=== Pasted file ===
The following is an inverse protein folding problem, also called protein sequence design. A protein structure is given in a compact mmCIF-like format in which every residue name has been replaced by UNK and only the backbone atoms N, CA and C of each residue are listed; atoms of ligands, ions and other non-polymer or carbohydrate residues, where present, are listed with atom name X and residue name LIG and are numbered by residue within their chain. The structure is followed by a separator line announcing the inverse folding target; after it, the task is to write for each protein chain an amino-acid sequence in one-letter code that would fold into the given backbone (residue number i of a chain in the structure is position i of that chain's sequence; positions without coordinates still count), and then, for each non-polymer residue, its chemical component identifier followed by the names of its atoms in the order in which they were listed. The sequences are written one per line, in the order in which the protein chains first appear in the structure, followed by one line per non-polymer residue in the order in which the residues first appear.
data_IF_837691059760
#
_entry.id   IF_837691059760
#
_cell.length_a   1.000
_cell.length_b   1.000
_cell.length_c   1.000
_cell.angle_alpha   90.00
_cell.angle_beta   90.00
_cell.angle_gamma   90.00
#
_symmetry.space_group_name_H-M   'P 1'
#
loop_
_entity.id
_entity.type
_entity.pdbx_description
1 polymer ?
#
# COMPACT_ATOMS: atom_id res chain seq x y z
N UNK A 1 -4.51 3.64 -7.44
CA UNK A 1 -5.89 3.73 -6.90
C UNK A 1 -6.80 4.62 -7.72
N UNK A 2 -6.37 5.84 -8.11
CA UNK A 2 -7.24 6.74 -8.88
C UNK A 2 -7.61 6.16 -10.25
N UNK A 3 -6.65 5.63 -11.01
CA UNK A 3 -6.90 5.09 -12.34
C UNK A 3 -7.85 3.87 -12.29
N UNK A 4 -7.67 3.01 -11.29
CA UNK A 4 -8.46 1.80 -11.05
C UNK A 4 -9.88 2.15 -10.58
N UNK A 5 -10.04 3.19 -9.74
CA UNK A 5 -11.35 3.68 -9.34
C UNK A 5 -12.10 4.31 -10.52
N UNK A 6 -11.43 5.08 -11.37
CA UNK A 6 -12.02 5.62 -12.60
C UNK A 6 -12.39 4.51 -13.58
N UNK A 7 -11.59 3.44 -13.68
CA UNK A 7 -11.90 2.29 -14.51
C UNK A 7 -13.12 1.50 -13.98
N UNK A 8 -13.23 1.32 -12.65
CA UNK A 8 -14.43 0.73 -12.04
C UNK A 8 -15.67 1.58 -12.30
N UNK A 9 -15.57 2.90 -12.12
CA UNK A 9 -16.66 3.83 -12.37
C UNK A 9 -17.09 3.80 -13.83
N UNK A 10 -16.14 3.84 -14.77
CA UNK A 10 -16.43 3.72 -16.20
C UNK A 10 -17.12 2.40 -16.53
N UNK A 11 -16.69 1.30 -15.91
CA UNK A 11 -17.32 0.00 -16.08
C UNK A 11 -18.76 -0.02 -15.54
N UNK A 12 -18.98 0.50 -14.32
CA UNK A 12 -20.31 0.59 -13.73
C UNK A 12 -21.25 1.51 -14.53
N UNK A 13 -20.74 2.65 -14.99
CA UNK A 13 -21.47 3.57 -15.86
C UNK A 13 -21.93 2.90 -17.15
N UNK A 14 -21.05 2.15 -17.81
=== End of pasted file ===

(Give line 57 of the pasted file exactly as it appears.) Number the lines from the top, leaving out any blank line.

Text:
C UNK A 12 -21.25 1.51 -14.53